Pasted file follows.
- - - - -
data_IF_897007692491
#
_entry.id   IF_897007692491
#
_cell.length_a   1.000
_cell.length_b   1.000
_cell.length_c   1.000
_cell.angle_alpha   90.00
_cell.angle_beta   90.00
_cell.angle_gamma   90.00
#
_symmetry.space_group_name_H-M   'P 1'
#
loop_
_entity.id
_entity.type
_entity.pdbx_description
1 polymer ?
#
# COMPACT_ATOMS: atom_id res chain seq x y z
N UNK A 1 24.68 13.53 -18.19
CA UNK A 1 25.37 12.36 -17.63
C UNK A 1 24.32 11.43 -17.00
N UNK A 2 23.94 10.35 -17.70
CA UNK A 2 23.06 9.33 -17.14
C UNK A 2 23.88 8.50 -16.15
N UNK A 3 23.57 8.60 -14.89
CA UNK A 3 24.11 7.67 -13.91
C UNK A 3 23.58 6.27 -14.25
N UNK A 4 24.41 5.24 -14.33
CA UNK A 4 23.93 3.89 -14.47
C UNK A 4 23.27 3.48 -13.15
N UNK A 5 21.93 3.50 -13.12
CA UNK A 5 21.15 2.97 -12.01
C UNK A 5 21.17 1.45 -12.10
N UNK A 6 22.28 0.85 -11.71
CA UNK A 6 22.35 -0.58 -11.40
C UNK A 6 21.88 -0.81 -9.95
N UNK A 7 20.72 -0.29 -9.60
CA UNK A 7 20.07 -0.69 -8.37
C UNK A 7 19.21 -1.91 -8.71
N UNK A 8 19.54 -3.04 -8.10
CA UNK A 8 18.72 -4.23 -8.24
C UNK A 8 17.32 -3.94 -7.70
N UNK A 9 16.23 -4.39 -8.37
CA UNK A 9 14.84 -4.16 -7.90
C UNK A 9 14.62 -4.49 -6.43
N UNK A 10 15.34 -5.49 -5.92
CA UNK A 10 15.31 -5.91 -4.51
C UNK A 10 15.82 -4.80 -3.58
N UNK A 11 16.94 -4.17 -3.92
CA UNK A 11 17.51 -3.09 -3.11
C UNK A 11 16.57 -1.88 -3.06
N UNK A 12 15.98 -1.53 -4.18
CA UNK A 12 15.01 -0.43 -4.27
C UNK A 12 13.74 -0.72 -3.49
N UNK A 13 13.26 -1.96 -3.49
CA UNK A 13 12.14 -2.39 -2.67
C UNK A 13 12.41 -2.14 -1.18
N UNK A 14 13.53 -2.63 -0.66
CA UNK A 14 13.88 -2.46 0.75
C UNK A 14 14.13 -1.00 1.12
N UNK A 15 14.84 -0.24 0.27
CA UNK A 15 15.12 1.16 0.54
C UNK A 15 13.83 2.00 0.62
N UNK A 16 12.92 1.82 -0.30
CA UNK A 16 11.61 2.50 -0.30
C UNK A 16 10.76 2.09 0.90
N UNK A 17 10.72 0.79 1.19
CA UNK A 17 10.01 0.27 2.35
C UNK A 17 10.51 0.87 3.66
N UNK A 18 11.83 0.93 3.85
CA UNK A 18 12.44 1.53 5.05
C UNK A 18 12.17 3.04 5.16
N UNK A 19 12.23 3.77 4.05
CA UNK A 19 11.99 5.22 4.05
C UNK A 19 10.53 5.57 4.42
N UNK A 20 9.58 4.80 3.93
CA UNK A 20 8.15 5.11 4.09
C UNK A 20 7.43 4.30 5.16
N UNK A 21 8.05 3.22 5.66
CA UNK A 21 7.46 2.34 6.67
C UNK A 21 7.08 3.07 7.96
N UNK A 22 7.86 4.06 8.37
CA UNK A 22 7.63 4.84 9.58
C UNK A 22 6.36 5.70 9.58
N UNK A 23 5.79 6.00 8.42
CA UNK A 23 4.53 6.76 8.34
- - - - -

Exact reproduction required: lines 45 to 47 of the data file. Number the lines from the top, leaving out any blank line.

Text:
N UNK A 9 16.23 -4.39 -8.37
CA UNK A 9 14.84 -4.16 -7.90
C UNK A 9 14.62 -4.49 -6.43